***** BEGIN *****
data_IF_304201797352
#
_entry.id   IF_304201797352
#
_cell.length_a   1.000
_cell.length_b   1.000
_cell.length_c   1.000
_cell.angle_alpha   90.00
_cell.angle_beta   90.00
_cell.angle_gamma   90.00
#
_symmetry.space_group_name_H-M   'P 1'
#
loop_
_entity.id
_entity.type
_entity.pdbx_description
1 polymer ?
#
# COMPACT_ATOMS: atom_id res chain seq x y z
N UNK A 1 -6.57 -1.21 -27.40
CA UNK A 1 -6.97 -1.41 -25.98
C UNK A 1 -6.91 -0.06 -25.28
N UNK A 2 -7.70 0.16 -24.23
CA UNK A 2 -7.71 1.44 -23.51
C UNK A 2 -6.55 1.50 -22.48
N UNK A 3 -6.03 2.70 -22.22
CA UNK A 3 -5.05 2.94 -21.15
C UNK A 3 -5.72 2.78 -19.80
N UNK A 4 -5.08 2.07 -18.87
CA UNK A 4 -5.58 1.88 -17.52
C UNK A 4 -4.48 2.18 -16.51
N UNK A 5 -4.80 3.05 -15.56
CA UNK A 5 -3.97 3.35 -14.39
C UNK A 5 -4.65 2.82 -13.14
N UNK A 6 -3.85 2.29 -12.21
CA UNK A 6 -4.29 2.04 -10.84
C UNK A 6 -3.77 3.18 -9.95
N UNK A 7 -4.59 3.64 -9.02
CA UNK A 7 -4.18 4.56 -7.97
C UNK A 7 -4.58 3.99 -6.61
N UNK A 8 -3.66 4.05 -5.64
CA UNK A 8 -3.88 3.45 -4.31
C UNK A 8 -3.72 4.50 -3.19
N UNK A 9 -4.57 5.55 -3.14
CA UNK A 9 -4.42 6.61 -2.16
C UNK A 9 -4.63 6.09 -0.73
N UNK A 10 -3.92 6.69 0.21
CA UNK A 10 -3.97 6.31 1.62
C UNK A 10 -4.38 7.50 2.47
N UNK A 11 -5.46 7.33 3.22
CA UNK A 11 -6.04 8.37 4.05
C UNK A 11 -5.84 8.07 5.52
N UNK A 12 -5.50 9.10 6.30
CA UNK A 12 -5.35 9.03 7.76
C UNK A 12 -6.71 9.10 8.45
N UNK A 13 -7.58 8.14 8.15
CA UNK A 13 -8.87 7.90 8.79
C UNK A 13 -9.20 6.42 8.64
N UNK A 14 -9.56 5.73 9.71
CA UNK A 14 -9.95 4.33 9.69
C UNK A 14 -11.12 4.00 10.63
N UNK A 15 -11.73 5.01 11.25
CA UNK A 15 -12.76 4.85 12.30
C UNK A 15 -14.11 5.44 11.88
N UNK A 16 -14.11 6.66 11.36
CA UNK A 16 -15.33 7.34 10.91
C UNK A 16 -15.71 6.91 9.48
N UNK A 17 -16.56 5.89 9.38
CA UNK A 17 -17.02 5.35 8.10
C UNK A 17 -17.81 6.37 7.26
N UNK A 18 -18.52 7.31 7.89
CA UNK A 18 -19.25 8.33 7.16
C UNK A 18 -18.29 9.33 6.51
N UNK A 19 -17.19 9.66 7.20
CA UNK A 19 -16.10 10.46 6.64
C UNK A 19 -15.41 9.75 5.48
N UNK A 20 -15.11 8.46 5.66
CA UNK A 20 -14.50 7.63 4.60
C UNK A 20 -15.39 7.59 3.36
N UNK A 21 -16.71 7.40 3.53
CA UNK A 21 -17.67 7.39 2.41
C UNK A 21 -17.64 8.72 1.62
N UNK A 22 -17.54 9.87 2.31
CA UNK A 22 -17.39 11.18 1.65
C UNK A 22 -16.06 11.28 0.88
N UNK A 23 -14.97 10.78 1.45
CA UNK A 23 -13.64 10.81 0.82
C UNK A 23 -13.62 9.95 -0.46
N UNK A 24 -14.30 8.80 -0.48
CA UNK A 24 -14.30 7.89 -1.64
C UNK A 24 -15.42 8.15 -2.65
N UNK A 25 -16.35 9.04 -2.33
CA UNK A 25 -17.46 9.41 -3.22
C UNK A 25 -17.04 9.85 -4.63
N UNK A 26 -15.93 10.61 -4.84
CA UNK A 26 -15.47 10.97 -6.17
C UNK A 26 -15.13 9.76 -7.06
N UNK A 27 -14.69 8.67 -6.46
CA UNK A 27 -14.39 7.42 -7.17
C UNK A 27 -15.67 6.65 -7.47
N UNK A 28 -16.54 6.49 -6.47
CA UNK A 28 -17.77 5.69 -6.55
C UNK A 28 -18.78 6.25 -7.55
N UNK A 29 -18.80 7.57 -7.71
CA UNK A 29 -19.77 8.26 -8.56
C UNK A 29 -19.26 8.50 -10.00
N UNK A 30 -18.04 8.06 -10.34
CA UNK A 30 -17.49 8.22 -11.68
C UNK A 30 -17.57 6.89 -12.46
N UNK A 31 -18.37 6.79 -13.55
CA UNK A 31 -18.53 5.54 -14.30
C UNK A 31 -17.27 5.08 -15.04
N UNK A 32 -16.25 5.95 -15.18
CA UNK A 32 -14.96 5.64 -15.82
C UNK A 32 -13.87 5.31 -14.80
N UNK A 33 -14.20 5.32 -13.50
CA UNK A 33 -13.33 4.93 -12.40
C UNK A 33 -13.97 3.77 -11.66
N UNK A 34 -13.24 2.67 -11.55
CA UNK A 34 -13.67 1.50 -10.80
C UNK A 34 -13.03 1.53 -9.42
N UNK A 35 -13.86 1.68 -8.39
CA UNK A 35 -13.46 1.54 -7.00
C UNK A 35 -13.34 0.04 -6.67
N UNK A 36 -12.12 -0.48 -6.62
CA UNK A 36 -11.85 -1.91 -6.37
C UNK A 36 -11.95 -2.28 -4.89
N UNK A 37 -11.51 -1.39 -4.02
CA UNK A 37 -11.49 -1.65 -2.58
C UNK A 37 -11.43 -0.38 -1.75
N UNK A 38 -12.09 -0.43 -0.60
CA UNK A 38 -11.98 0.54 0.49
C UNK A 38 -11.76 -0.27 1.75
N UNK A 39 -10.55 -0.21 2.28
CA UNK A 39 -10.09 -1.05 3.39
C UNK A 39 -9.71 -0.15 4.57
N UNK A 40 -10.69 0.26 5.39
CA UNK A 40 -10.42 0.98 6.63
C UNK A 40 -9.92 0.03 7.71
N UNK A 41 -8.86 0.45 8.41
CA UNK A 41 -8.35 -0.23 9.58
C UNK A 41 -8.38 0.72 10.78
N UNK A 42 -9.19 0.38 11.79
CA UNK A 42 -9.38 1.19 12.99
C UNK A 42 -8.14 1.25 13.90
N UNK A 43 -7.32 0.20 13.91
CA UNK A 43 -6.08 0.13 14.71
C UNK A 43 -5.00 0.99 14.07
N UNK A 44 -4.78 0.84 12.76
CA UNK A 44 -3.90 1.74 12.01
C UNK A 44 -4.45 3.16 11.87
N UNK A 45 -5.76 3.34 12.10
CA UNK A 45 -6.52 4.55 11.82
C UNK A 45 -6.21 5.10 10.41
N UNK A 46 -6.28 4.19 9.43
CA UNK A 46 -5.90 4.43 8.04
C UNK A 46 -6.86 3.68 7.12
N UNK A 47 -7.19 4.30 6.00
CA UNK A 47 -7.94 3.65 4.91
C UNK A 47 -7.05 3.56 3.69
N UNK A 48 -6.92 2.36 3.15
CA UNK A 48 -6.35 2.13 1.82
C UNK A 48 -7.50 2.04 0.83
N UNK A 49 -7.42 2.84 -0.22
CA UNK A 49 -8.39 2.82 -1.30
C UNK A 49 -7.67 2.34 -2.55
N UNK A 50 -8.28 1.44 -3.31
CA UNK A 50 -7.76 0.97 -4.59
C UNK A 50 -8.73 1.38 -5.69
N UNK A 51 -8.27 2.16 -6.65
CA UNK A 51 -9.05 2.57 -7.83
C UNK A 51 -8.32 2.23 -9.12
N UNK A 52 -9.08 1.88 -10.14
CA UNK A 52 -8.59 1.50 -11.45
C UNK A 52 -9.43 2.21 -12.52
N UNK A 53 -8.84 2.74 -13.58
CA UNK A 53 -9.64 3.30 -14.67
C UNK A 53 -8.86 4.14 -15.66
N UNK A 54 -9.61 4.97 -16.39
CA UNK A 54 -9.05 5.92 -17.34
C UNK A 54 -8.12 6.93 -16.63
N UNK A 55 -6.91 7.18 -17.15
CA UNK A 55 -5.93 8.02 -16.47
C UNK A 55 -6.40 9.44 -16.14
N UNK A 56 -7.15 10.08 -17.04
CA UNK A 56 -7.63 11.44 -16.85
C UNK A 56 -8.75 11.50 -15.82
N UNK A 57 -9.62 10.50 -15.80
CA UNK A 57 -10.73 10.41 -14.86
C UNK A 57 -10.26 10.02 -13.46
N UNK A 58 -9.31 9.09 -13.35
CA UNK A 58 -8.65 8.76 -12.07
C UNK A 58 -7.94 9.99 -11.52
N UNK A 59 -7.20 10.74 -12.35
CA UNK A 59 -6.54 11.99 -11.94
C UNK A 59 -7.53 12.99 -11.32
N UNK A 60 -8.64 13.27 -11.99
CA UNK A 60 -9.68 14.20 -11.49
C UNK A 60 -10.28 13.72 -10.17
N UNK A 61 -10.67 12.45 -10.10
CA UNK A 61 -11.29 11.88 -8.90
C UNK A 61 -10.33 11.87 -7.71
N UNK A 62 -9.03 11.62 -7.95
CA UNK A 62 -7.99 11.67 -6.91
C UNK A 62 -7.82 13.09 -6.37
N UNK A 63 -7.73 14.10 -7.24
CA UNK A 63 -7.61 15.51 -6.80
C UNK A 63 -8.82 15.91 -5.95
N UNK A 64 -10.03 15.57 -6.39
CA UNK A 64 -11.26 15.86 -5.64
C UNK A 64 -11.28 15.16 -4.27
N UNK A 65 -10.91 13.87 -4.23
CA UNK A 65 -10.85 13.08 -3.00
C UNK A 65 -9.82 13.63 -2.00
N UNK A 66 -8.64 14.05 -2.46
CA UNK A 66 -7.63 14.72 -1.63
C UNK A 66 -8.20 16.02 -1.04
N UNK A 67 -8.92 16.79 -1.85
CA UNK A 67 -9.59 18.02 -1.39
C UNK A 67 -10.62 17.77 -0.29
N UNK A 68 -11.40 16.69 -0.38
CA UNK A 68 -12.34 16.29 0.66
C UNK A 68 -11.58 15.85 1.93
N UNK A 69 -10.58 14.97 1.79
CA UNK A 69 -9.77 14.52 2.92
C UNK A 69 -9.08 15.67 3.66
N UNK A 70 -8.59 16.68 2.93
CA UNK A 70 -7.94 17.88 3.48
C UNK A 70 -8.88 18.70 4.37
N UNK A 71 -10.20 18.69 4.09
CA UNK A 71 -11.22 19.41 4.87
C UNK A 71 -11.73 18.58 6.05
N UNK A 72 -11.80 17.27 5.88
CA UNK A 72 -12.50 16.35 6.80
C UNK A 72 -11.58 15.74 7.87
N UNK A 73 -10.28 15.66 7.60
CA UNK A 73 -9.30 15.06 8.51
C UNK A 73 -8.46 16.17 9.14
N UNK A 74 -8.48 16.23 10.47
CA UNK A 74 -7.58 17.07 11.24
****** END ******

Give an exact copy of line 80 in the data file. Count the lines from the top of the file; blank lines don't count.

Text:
C UNK A 20 -15.39 7.59 3.36